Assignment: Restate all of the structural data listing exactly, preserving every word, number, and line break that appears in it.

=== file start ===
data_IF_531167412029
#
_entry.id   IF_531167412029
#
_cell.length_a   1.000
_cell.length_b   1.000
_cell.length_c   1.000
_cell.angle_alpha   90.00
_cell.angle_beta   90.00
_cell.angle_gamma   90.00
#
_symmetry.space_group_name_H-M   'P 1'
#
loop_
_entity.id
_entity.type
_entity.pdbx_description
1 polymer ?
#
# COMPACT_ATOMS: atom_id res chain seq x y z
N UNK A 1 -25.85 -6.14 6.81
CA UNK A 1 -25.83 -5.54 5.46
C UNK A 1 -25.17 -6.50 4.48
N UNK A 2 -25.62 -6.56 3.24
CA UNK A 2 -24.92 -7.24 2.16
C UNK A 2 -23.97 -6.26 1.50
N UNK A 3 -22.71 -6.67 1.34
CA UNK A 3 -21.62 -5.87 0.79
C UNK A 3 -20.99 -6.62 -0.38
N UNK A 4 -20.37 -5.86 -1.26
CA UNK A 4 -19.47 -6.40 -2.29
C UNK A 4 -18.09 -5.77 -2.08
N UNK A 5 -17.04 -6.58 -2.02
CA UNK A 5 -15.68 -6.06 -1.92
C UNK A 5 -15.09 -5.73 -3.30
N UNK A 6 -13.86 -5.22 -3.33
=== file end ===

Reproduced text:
data_IF_531167412029
#
_entry.id   IF_531167412029
#
_cell.length_a   1.000
_cell.length_b   1.000
_cell.length_c   1.000
_cell.angle_alpha   90.00
_cell.angle_beta   90.00
_cell.angle_gamma   90.00
#
_symmetry.space_group_name_H-M   'P 1'
#
loop_
_entity.id
_entity.type
_entity.pdbx_description
1 polymer ?
#
# COMPACT_ATOMS: atom_id res chain seq x y z
N UNK A 1 -25.85 -6.14 6.81
CA UNK A 1 -25.83 -5.54 5.46
C UNK A 1 -25.17 -6.50 4.48
N UNK A 2 -25.62 -6.56 3.24
CA UNK A 2 -24.92 -7.24 2.16
C UNK A 2 -23.97 -6.26 1.50
N UNK A 3 -22.71 -6.67 1.34
CA UNK A 3 -21.62 -5.87 0.79
C UNK A 3 -20.99 -6.62 -0.38
N UNK A 4 -20.37 -5.86 -1.26
CA UNK A 4 -19.47 -6.40 -2.29
C UNK A 4 -18.09 -5.77 -2.08
N UNK A 5 -17.04 -6.58 -2.02
CA UNK A 5 -15.68 -6.06 -1.92
C UNK A 5 -15.09 -5.73 -3.30
N UNK A 6 -13.86 -5.22 -3.33